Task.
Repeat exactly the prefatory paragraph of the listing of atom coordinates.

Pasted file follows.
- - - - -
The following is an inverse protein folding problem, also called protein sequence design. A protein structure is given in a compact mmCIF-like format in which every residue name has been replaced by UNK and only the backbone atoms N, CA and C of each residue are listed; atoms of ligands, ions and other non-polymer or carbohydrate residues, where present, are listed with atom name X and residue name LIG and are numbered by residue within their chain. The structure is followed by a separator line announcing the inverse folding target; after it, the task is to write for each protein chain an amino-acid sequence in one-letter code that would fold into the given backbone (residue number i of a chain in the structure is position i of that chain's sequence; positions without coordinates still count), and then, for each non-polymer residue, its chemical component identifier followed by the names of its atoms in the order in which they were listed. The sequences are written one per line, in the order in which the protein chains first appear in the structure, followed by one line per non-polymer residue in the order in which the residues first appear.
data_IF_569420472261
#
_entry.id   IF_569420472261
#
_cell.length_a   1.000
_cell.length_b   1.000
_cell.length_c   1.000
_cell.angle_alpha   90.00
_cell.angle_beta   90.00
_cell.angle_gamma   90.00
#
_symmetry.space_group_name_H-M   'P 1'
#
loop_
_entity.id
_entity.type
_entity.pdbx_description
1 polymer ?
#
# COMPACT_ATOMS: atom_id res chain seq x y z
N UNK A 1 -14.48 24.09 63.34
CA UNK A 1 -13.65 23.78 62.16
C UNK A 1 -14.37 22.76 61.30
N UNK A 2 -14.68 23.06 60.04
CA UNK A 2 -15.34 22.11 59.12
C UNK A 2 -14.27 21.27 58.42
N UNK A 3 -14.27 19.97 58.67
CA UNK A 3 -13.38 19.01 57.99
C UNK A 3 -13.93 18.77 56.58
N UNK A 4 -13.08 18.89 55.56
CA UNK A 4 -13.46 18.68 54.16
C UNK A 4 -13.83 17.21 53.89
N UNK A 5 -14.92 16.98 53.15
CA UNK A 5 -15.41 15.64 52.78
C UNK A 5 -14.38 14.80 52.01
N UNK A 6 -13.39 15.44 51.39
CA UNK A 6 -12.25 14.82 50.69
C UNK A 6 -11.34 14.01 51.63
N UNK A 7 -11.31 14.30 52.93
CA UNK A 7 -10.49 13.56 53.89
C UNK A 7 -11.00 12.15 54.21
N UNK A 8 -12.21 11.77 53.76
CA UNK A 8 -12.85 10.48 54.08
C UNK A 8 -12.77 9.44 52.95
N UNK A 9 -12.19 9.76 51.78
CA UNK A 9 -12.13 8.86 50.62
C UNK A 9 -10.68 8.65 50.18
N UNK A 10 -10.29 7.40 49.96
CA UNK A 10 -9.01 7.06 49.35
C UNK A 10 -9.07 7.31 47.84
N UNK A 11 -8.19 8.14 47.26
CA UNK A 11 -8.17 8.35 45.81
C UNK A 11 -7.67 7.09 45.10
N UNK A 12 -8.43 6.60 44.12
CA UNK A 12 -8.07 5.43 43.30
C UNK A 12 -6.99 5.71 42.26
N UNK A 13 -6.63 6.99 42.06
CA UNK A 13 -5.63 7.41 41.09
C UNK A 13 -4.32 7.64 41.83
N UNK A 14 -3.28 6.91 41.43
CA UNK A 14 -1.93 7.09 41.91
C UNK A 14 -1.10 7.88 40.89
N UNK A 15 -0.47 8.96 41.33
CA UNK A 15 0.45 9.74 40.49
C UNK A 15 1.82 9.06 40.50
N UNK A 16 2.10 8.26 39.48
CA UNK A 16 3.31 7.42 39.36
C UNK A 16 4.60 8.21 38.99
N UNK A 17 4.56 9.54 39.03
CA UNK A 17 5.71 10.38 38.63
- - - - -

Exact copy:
The following is an inverse protein folding problem, also called protein sequence design. A protein structure is given in a compact mmCIF-like format in which every residue name has been replaced by UNK and only the backbone atoms N, CA and C of each residue are listed; atoms of ligands, ions and other non-polymer or carbohydrate residues, where present, are listed with atom name X and residue name LIG and are numbered by residue within their chain. The structure is followed by a separator line announcing the inverse folding target; after it, the task is to write for each protein chain an amino-acid sequence in one-letter code that would fold into the given backbone (residue number i of a chain in the structure is position i of that chain's sequence; positions without coordinates still count), and then, for each non-polymer residue, its chemical component identifier followed by the names of its atoms in the order in which they were listed. The sequences are written one per line, in the order in which the protein chains first appear in the structure, followed by one line per non-polymer residue in the order in which the residues first appear.